Rupe insists Martin plunking was innocent

Rupe insists Martin plunking was innocent

BALTIMORE -- Orioles reliever Josh Rupe knows what it looked like. So did manager Buck Showalter. But Rupe said after Saturday's lopsided 15-3 loss to the Yankees that the pitch that hit New York catcher Russell Martin in the back was not intended to send any kind of message.

"Trust me, that's the last thing that I want to do," Rupe said of the first-pitch fastball that hit Martin -- who had already homered twice -- in the upper back.

"I know how it looked, and for me and a lot of these guys on this team, I pitch in. That's what I do when I'm coming out of the 'pen. I've already given up a home run, and yeah, I was really [ticked] off. But I'm not going to resort to possibly hurting a guy and end his career or anything like that. There's no reason for me to do that."

"I was all over the map. For me, did I want to send a message? No, I'm not that type of guy."

Rupe entered the game with the bases loaded in the eighth inning and surrendered a grand slam to Alex Rodriguez. After recording two outs in the ninth, he hit Martin, and the first-year Yankee -- after flipping his bat -- had some choice words for Rupe before taking first base.

"Yes -- there's no doubt about it," Martin said when asked if he thought Rupe's pitch was intentional. "I want to stay in the lineup, so I'm not going to do anything stupid, but I wouldn't recommend him doing that again."

It was the common sentiment in the Yankees' clubhouse: Rupe's 91-mph fastball was intended to hit their catcher.

"I'll just say it [was] beautiful," Yankees manager Joe Girardi said of watching the next batter, Brett Gardner, launch a two-run homer.

When asked again about Rupe's pitch, Girardi was less subtle.

"It was right at his head," Girardi said.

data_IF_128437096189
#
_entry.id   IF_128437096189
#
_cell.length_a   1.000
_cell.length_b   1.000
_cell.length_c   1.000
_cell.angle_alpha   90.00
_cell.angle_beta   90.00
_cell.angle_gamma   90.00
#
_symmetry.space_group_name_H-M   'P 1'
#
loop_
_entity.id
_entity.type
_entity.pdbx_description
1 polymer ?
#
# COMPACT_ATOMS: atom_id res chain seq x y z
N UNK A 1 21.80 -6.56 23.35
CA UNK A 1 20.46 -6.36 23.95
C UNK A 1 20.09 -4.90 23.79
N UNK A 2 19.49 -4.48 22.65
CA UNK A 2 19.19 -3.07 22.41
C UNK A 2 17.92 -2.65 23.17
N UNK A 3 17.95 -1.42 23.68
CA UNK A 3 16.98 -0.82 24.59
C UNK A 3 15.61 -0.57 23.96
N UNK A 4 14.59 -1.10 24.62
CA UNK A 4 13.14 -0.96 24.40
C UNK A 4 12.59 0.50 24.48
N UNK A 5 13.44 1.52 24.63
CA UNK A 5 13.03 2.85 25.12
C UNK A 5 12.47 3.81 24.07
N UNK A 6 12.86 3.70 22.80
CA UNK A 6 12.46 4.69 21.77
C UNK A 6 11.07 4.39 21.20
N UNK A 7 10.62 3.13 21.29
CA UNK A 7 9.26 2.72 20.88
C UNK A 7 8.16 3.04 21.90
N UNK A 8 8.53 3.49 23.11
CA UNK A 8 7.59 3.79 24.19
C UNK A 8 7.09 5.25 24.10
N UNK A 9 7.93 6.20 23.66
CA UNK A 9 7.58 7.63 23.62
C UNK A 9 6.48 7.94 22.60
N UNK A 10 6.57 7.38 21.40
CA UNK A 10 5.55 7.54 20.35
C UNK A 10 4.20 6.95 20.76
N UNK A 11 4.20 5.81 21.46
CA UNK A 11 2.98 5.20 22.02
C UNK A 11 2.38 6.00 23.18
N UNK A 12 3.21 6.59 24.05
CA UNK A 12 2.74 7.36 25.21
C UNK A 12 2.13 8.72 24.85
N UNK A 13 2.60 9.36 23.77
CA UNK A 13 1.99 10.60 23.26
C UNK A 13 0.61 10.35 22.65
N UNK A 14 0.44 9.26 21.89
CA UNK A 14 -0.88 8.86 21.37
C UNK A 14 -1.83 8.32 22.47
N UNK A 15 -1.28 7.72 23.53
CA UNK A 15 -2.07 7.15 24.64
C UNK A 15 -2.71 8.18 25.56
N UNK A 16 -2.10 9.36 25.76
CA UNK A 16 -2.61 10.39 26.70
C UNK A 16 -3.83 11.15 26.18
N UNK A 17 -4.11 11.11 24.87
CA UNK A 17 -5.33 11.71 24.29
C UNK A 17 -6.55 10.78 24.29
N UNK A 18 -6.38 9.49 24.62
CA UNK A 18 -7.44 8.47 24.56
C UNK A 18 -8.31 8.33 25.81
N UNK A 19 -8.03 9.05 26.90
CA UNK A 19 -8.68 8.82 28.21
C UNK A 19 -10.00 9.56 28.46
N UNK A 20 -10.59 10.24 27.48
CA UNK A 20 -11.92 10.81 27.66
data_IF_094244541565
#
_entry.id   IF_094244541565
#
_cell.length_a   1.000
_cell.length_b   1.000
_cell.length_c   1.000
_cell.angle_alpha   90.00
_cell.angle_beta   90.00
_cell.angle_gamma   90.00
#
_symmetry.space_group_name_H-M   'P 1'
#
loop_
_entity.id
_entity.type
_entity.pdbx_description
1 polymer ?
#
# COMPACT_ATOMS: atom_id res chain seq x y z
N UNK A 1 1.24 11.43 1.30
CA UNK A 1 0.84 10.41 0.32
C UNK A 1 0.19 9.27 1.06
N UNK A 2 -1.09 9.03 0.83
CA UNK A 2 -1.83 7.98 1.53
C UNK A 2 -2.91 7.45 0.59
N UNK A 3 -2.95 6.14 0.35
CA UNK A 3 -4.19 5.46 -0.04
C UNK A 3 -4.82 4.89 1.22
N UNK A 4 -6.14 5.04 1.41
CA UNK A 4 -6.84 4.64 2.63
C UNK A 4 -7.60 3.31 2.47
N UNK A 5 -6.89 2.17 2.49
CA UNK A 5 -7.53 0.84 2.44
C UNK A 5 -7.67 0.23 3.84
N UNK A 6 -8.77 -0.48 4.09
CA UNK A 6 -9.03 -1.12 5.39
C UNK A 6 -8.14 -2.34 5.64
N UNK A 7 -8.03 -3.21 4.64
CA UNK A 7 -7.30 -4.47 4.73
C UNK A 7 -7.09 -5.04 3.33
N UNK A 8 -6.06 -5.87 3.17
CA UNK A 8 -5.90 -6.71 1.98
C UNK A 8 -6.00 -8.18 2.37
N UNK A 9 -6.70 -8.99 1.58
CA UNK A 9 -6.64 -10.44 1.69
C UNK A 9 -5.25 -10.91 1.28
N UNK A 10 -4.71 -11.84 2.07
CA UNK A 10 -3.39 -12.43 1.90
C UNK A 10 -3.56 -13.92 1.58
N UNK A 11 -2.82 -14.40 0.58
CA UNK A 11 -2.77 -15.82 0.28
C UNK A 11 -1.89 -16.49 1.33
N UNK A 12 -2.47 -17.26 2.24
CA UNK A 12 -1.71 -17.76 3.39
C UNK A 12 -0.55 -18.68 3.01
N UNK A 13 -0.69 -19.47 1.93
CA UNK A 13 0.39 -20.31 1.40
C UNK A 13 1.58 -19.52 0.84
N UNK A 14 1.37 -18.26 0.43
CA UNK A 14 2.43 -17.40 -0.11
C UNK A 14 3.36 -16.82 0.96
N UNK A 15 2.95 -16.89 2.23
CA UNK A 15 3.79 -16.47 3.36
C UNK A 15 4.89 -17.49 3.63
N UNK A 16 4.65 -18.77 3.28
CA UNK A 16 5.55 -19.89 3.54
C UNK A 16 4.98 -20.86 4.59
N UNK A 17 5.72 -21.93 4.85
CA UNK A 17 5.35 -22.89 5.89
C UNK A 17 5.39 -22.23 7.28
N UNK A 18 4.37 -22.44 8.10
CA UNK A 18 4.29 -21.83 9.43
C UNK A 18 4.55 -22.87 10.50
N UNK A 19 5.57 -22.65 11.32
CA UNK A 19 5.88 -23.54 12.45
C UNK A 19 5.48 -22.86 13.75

"That's a heck of a coincidence if it wasn't intentional," added Yankees first baseman Mark Teixeira. "I've never understood it. It doesn't make any sense. All it takes is one stray pitch to hit you in the head, hit you in the wrist, the elbow and ruin your season. That's not baseball. There's no place for it."

Showalter, who asked Rupe point-blank following the game, stood by what he was told.

"I choose to believe my pitcher, and I've known Josh for a long time," Showalter said. "I think he'd be very straight with me. But I do understand what it looked like, and it didn't look good."

Rupe, who watched a replay of the pitch, said he will speak to Martin if he sees him on Sunday and hopes to defuse the situation before it escalates in the series finale.

"I feel bad, too," Rupe said. "Not only was I not trying to hit him, but I don't want our guys to get hit in return or anything like that. I'm not here to get anybody hurt -- our team or their team. I'm here to try to get people out."

After a solid spring, Rupe has pitched to a 7.71 ERA, allowing eight earned runs on 10 hits in 9 1/3 innings, and four of those hits have been homers. Still, he maintained on Saturday night that he didn't let his frustration boil over.

"There's no way that I would do that and intentionally go at somebody's head or go way up there," Rupe said. "I know how to hit a guy when the situation calls for it, and that wasn't it."

Brittany Ghiroli is a reporter for MLB.com. Read her blog, Britt's Bird Watch, and follow her on Twitter @britt_ghiroli. This story was not subject to the approval of Major League Baseball or its clubs.